The recent announcement by the Labour Party with regard to its taxation policy for the general election is to be welcomed.  In a nutshell the policy is an attempt to tax capital, hence the rich.

The outline of the policy is thus:

  •  Capital Gains Tax (CGT) on property (other than the family home), shares and other capital assets. Earthquake ravaged Christchurch in the CERA zone to be exempt for 5 years.
  •  39% top rate of income tax for all earning above $150,000.
  •   First $5,000 earned will be free from income tax.
  •  GST taken off fresh fruit and vegetables.
  •  Minimum Wage of $15 / hour.
As socialists we support any measures which help redistribute income and wealth to the average working class family.  However, the above measures do not go far enough and are very timid indeed.


The right-wing Labour leaders have positioned this policy as an alternative to the Nats selling off state assets / slashing public services and as a way of reducing government debt. 

The Labour Party leadership are selling this policy from an uninspiring 'fairness' point of view devoid of any real class content.  The Labour leaders also hope by taxing the rich they can avoid further cuts in public services and address the issue of unemployment.

The problem for the Labour Party right-wing leadership is that whilst their intentions are probably well meant, it will not deal with the fundamental problem of the capitalist system itself, as this will remain intact under the next Labour government if elected in November.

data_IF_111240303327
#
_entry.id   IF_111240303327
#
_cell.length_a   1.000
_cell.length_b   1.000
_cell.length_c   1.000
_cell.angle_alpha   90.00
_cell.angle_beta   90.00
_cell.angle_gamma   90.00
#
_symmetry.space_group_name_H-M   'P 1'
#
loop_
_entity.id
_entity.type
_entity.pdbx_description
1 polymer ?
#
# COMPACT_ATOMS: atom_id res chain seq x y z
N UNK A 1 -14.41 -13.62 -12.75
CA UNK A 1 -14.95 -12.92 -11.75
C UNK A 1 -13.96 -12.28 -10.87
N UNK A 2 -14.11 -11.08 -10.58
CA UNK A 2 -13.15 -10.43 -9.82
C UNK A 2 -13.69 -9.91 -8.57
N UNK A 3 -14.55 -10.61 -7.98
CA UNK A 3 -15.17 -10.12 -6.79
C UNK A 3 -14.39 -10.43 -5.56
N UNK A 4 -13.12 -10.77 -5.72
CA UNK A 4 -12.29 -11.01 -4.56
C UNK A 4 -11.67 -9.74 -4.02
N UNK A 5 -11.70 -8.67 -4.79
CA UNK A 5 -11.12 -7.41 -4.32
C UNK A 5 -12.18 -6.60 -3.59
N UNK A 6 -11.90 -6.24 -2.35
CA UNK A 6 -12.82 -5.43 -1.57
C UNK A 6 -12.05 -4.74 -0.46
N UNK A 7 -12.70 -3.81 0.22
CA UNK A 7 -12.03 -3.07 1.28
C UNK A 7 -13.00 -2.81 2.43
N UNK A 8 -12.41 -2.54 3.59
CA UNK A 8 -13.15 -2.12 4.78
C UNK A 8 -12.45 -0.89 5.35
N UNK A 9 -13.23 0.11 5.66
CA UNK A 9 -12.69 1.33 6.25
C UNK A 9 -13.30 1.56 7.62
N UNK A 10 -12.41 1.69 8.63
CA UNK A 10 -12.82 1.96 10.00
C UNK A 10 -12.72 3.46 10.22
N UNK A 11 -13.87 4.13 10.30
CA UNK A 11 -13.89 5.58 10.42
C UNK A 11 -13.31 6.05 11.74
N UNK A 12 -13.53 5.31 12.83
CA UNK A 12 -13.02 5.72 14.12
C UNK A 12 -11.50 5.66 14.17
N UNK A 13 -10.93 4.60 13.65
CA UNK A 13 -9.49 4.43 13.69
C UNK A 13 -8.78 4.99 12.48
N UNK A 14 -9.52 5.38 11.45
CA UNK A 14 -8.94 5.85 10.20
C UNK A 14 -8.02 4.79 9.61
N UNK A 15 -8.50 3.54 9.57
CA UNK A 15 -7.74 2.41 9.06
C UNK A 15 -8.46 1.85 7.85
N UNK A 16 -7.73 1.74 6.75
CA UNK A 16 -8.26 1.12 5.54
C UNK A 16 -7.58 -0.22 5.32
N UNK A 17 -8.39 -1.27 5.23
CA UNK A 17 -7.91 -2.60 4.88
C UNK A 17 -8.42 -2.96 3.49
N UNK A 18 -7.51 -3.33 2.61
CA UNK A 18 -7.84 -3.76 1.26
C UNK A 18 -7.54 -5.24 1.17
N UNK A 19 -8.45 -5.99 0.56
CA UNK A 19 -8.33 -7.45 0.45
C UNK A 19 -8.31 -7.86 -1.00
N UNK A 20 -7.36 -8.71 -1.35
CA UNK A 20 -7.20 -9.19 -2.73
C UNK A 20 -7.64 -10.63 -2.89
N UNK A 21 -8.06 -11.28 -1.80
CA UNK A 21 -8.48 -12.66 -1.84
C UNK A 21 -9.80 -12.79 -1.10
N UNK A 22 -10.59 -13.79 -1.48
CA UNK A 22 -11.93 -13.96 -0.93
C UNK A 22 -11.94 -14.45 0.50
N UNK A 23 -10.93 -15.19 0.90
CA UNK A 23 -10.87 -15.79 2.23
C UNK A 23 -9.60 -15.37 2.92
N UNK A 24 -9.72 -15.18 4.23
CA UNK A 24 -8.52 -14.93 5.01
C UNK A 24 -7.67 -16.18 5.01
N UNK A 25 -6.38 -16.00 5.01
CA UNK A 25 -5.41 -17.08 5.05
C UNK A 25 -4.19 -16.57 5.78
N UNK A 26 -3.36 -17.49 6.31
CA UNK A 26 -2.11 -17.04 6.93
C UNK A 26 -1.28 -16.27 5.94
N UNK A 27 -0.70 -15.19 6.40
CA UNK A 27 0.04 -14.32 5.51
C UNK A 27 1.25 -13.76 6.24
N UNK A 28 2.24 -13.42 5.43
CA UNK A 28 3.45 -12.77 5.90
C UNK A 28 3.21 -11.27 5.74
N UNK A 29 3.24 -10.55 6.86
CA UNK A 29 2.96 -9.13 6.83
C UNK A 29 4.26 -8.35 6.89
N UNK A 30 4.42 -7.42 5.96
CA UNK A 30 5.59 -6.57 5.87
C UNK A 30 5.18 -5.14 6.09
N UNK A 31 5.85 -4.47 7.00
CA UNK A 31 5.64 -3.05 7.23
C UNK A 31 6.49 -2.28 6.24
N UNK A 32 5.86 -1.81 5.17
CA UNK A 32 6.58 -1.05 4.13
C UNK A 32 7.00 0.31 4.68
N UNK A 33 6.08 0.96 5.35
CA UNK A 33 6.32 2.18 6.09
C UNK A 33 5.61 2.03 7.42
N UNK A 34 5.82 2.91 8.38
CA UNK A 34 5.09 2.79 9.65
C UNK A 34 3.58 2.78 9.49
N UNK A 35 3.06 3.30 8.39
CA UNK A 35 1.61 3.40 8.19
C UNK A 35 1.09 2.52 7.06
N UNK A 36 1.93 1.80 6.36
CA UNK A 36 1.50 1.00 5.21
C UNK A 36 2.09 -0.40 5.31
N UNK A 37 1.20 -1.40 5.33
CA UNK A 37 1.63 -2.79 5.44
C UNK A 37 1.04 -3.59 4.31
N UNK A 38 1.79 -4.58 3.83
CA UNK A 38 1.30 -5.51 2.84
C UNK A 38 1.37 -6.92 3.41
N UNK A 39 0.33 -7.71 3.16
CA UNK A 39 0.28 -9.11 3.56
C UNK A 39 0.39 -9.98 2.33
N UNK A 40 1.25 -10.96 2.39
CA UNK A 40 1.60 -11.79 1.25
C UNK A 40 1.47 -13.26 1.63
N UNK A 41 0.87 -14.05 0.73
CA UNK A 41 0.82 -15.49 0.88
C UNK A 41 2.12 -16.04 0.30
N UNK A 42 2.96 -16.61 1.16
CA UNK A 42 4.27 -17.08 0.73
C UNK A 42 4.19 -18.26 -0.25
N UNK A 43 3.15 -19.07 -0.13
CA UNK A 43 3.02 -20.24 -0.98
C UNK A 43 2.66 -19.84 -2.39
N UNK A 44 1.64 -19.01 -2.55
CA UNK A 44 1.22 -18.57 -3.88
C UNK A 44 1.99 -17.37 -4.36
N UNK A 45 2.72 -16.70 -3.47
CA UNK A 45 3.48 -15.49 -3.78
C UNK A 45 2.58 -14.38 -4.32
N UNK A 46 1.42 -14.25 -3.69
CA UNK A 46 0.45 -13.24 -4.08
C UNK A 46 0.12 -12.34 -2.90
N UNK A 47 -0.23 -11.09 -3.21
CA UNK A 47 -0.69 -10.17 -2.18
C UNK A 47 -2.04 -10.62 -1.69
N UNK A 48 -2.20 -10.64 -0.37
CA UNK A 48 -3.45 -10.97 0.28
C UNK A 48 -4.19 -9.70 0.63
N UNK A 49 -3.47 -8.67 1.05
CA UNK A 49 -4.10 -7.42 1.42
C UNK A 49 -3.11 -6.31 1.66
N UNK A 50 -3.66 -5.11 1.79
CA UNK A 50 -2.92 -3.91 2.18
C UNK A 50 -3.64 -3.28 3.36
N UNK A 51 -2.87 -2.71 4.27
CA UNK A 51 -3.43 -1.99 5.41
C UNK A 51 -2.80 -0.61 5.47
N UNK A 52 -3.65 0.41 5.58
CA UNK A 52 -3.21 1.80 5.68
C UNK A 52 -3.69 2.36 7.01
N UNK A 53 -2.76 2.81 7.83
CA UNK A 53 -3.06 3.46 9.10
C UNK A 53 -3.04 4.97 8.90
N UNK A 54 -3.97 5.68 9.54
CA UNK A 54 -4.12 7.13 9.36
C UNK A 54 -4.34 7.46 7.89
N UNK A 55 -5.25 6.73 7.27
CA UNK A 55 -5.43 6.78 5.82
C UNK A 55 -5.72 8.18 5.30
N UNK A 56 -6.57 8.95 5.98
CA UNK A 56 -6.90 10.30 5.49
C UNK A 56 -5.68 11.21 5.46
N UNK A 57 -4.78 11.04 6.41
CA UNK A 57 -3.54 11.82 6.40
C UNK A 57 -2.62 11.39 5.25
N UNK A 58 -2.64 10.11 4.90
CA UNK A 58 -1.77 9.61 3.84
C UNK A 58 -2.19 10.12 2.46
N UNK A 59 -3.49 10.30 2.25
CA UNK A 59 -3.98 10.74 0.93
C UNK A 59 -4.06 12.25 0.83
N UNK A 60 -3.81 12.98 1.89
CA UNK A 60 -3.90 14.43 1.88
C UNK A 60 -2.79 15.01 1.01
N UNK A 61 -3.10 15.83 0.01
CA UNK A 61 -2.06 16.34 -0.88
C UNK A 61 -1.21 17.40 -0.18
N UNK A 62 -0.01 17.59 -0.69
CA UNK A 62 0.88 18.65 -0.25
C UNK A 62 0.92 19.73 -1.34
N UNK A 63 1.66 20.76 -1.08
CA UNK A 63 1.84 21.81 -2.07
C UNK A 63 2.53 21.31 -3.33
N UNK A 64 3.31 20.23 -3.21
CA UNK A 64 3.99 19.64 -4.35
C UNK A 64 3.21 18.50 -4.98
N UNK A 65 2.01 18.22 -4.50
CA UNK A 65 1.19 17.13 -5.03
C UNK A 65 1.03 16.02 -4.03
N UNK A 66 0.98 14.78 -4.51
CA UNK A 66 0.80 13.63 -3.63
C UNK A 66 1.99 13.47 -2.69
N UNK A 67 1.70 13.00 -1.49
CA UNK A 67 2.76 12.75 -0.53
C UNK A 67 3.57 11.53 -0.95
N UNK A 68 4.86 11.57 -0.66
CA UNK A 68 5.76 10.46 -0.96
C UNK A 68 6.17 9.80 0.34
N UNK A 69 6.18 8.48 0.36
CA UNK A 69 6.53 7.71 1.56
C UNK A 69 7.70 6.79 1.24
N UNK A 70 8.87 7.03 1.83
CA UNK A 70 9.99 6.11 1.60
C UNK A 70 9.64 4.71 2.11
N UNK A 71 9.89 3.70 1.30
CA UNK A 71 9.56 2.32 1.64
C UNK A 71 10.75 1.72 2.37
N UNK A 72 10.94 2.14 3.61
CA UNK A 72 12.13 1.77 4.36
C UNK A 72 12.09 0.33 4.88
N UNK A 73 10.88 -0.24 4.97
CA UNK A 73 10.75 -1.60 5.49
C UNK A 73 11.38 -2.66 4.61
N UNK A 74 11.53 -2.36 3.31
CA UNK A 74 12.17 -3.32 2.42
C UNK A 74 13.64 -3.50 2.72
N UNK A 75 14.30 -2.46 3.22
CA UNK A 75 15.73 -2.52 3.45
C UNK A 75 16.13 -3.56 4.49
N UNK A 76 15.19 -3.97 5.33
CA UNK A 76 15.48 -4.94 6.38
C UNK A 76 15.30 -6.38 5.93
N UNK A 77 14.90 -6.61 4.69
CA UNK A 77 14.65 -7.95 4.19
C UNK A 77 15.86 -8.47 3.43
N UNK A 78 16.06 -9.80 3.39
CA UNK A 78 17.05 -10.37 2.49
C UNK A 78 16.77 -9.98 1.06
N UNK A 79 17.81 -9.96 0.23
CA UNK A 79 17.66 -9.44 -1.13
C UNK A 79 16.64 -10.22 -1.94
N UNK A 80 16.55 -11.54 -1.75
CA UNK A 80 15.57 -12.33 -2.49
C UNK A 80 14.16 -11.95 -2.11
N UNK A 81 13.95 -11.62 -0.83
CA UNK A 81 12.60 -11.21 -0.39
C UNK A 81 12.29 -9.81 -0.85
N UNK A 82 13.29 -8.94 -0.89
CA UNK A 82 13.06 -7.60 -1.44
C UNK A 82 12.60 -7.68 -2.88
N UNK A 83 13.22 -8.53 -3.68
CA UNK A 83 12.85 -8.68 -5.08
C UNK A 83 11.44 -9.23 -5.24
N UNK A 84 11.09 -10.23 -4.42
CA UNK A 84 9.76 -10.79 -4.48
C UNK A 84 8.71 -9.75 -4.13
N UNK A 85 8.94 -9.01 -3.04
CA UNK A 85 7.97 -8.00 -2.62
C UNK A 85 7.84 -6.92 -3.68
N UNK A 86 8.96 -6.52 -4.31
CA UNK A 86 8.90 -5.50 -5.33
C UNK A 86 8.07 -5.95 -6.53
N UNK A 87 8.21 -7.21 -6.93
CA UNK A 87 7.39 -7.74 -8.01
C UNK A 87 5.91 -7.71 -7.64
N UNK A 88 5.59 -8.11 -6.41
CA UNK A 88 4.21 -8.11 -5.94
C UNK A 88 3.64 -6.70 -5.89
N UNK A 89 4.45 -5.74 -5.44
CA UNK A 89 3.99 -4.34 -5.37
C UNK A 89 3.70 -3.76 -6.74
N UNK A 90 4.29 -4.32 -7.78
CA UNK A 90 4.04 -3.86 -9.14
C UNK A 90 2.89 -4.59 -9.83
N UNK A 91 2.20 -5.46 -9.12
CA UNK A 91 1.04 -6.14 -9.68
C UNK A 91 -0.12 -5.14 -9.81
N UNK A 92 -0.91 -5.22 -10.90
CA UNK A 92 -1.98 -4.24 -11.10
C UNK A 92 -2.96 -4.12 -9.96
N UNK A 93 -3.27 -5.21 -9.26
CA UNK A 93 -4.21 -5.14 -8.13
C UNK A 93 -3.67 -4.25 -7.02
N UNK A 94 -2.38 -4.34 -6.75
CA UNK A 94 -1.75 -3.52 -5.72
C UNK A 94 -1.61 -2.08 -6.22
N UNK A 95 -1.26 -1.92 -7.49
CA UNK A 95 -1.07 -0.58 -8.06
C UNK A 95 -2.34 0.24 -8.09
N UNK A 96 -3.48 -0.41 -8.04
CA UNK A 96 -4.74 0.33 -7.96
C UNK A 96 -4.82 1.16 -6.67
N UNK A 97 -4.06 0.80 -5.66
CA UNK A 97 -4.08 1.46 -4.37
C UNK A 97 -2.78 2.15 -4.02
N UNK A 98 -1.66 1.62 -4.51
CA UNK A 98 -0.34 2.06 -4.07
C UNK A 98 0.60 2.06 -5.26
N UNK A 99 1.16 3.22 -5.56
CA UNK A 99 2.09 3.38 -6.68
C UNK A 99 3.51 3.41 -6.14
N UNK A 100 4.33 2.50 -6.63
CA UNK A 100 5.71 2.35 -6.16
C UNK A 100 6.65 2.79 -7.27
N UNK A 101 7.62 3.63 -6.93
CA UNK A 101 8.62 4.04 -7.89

Socialist Appeal has explained on a number of occasions that the crisis we face in New Zealand and the rest of the World is not a crisis of the banks and financial institutions but that of a crisis of the capitalist system itself. 

Therefore, if the Labour Party is elected in November, and attempts to carry out its policies within the confines of the capitalist system it will be thrown off course very quickly.  It will adopt the same policies as its sister social democratic parties in places like Greece and Spain. 

These  policies will be the polices of counter-reforms as the capitalist system can no longer afford the reforms won by workers in the past. 

We cannot expect that the measure announced, by the Labour Party on taxation, to seriously address the issues faced by workers.  Most analysis expect workers on the average wage to be about $10 a week  better off. It will not provide enough income to the government to significantly improve public services or stop their further decline.

What the Labour Party in government will be faced with is a strike of capital as the bosses attempt to undermine any such  wealth taxes through not investing and hence create more unemployment.  At the same time such a strategy will be used by the bosses to discredit socialism.

Taxing the rich and sharing out the wealth equally is highly Utopian ideal under capitalism. The only alternative is to develop a socialist economic policy.  This means nationalisation of the big monopolies and financial institutions in New Zealand and instituting a socialist plan under the democratic control of the working class. 

Only when rational planning and production for need is introduced with the active participation of the working class  can long lasting meaningful reforms be sustained. 

Bold socialist policies are urgently needed if Labour is to win the general election.